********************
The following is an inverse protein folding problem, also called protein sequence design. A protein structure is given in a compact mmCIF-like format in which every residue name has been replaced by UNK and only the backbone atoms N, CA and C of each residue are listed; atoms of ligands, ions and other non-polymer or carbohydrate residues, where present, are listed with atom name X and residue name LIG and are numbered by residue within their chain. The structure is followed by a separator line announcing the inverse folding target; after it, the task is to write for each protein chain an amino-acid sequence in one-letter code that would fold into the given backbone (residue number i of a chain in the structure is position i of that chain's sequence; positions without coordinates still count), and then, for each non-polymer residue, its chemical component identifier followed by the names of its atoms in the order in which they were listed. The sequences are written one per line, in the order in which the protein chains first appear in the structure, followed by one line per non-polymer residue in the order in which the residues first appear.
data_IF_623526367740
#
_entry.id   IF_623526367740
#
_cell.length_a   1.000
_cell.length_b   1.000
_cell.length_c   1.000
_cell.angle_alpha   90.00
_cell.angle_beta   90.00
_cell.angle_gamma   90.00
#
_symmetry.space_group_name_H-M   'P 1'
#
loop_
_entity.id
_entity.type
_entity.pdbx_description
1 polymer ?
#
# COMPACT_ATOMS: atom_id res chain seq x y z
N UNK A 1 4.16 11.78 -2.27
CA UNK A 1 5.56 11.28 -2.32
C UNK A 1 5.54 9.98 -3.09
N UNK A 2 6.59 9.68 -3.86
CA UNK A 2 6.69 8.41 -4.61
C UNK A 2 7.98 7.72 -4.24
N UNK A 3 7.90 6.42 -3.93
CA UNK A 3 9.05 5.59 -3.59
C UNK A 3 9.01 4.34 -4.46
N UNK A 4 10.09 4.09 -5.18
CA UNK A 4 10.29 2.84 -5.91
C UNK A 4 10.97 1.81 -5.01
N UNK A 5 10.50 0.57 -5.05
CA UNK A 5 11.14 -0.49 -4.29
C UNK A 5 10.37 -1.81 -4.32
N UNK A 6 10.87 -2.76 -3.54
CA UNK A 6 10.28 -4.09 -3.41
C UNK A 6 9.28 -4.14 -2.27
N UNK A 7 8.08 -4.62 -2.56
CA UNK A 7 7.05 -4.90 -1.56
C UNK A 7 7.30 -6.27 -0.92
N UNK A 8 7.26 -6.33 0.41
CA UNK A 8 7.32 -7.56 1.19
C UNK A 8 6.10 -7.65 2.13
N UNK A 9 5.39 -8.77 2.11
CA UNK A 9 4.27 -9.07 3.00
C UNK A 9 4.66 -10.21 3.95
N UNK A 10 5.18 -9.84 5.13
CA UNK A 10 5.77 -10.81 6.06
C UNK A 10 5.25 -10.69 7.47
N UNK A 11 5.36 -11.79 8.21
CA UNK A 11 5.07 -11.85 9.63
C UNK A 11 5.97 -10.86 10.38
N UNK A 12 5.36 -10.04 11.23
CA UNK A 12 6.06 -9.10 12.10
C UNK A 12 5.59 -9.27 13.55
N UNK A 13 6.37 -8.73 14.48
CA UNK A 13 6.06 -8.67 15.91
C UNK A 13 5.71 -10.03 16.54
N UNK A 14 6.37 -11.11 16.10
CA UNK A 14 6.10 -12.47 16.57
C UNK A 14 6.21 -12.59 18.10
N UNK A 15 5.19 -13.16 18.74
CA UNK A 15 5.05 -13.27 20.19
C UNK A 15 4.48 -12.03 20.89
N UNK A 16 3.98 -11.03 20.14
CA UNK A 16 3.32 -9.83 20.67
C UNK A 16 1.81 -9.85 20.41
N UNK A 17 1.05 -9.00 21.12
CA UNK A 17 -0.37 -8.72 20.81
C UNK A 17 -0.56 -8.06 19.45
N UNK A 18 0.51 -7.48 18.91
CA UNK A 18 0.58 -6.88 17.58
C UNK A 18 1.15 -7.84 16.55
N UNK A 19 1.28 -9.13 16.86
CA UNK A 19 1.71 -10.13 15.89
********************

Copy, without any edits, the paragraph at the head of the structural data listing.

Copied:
The following is an inverse protein folding problem, also called protein sequence design. A protein structure is given in a compact mmCIF-like format in which every residue name has been replaced by UNK and only the backbone atoms N, CA and C of each residue are listed; atoms of ligands, ions and other non-polymer or carbohydrate residues, where present, are listed with atom name X and residue name LIG and are numbered by residue within their chain. The structure is followed by a separator line announcing the inverse folding target; after it, the task is to write for each protein chain an amino-acid sequence in one-letter code that would fold into the given backbone (residue number i of a chain in the structure is position i of that chain's sequence; positions without coordinates still count), and then, for each non-polymer residue, its chemical component identifier followed by the names of its atoms in the order in which they were listed. The sequences are written one per line, in the order in which the protein chains first appear in the structure, followed by one line per non-polymer residue in the order in which the residues first appear.